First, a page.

Headaches affect just about everyone at some point and they can present themselves in many different ways. Some people only experience pain in one part of their head or behind their eyes. Others experience a pounding sensation inside their whole head, and some people experience nausea, while others do not. The pain itself may be dull or sharp and may last for anywhere from a few minutes to a few days. Fortunately, very few headaches have serious underlying causes
Although headaches can be due to a wide variety of causes, such as drug reactions, temporomandibular joint dysfunction (TMJ), tightness in the neck muscles, low blood sugar, high blood pressure, stress and fatigue, the majority of recurrent headaches are of two types: tension headaches (also called cervicogenic headaches) and migraine headaches. There is a third, less common, type of headaches called a cluster headache that is a cousin to the migraine. Each of these starts with a spinal subluxation as the root cause. Let’s start out by taking a look at each of these three types of headaches.
Tension type headaches are the most common, affecting upwards of 75% of all headache sufferers. Most people describe a tension headache as a constant dull, achy feeling either on one side or both sides of the head, often described as a feeling of a tight band or dull ache around the head or behind the eyes. These headaches usually begin slowly and gradually and can last for minutes or days, and tend to begin in the middle or toward the end of the day. Tension headaches are often the result of subluxations caused by prior injury or chronic bad posture, which stresses the spine and muscles in the upper back and neck.
Tension headaches, or stress headaches, can last from 30 minutes to several days. In some cases, chronic tension headaches may persist for many months. Although the pain can at times be severe, tension headaches are usually not associated with other symptoms, such as nausea, throbbing or vomiting.
The most common cause of tension headaches is a subluxation in the upper back and neck, especially the upper neck. When either of the top two cervical vertebrae lose their normal motion or position, a small muscle called the rectus capitis posterior minor (RCPM) muscle goes into spasm. The problem is that this small muscle has a tendon which slips between the upper neck and the base of the skull and attaches to a thin pain-sensitive tissue called the dura mater that covers the brain. Although the brain itself has no feeling, the dura mater is very pain-sensitive. Consequently, when the RCPM muscle goes into spasm and its tendon tugs at the dura mater, a headache occurs. People who hold desk jobs will tend to suffer from headaches for this reason.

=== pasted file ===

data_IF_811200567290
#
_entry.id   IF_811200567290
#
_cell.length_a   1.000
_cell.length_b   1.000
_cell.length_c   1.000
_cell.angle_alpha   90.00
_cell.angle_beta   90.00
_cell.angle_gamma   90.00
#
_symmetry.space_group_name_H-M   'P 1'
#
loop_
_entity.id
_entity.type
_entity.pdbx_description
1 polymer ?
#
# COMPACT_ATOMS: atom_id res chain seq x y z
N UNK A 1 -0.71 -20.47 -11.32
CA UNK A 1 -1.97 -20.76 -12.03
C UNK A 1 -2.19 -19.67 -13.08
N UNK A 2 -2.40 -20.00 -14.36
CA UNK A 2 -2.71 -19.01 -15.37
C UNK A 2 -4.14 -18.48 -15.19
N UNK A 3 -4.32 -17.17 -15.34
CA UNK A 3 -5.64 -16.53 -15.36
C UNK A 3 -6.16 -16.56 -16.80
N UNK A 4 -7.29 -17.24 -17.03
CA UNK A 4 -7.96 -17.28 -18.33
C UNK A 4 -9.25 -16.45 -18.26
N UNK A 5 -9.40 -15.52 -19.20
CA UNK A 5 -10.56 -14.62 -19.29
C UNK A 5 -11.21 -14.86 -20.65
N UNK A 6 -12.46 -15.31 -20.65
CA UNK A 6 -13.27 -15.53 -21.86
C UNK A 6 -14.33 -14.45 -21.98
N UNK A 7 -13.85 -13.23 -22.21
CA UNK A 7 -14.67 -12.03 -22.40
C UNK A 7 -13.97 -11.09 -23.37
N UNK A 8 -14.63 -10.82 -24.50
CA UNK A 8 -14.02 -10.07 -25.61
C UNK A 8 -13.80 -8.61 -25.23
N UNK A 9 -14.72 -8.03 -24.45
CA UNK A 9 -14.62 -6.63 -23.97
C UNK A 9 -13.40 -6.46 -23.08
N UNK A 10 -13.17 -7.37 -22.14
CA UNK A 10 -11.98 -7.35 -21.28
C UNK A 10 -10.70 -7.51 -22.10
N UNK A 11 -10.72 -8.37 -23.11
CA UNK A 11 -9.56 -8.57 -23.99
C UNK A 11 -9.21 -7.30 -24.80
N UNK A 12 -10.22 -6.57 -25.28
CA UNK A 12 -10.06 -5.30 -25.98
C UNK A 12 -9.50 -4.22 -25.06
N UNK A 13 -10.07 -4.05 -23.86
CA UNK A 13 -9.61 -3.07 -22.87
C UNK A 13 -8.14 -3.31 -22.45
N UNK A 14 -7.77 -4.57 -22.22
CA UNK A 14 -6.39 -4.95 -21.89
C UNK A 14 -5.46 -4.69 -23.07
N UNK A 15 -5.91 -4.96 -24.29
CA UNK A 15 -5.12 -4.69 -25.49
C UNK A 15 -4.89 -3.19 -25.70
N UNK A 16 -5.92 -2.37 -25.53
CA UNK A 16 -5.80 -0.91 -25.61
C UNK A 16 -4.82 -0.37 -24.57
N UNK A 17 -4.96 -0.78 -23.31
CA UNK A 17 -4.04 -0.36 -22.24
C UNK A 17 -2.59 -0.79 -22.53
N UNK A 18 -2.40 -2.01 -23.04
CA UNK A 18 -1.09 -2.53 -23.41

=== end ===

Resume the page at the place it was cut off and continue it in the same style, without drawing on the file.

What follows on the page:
Each year, about 25 million people in the U.S. experience migraine headaches, and about 75% are women. Migraines are intense and throbbing headaches that are often associated with nausea and sensitivity to light or noise. They can last from as little as a few hours to as long as a few days. Many of those who suffer from migraines experience visual symptoms called an “aura” just prior to an attack that is often described as seeing flashing lights or that everything takes on a dream-like appearance.
Migraine sufferers usually have their first attack before age 30 and they tend to run in families, supporting the notion that there is a genetic component to them. Some people have attacks several times a month; others have less than one a year. Most people find that migraine attacks occur less frequently and become less severe as they get older.
Migraine headaches are caused by a subluxation resulting in constriction of the blood vessels in the brain, followed by a dilation of blood vessels. During the constriction of the blood vessels there is a decrease in blood flow, which is what leads to the visual symptoms that many people experience. Even in people who don’t experience the classic migraine aura, most of them can tell that an attack is immanent. Once the blood vessels dilate, there is a rapid increase in blood pressure inside the head. It is this increased pressure that leads to the pounding headache. Each time the heart beats it sends another shock wave through the carotid arteries in the neck up into the brain.